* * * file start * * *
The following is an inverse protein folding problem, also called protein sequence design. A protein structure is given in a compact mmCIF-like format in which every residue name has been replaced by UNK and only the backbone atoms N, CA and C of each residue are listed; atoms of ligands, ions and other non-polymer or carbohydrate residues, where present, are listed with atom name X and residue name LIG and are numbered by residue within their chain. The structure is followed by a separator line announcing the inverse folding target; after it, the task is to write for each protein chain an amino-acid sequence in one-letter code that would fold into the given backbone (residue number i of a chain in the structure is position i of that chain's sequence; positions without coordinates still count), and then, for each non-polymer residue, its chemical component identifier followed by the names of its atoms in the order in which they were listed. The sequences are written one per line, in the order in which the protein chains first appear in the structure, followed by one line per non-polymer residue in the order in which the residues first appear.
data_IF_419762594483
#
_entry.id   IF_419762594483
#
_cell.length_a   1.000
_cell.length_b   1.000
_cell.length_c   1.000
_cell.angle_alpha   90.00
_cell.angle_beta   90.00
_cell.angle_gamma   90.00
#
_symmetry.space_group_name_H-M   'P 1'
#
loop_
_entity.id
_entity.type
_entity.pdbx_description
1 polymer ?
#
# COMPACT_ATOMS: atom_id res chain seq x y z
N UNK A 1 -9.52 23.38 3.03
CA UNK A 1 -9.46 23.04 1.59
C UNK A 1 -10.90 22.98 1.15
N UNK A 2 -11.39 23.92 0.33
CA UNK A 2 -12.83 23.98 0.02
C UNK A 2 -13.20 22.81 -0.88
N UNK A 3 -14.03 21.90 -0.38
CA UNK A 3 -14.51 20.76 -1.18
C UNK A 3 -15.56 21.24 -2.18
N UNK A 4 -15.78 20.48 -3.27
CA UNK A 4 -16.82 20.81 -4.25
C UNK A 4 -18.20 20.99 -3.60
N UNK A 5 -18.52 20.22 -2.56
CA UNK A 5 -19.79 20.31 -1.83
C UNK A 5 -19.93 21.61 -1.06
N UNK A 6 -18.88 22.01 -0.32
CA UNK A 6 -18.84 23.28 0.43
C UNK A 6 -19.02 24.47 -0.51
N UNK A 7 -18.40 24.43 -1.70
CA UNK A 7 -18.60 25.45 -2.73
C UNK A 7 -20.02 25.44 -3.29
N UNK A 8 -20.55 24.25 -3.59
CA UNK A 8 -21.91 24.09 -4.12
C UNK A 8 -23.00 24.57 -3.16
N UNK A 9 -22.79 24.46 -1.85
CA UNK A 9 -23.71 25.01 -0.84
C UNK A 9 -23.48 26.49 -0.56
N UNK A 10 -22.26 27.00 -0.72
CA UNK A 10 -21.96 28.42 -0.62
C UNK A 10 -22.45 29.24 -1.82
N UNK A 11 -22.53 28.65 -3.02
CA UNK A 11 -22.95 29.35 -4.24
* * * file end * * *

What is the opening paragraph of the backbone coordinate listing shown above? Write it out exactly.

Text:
The following is an inverse protein folding problem, also called protein sequence design. A protein structure is given in a compact mmCIF-like format in which every residue name has been replaced by UNK and only the backbone atoms N, CA and C of each residue are listed; atoms of ligands, ions and other non-polymer or carbohydrate residues, where present, are listed with atom name X and residue name LIG and are numbered by residue within their chain. The structure is followed by a separator line announcing the inverse folding target; after it, the task is to write for each protein chain an amino-acid sequence in one-letter code that would fold into the given backbone (residue number i of a chain in the structure is position i of that chain's sequence; positions without coordinates still count), and then, for each non-polymer residue, its chemical component identifier followed by the names of its atoms in the order in which they were listed. The sequences are written one per line, in the order in which the protein chains first appear in the structure, followed by one line per non-polymer residue in the order in which the residues first appear.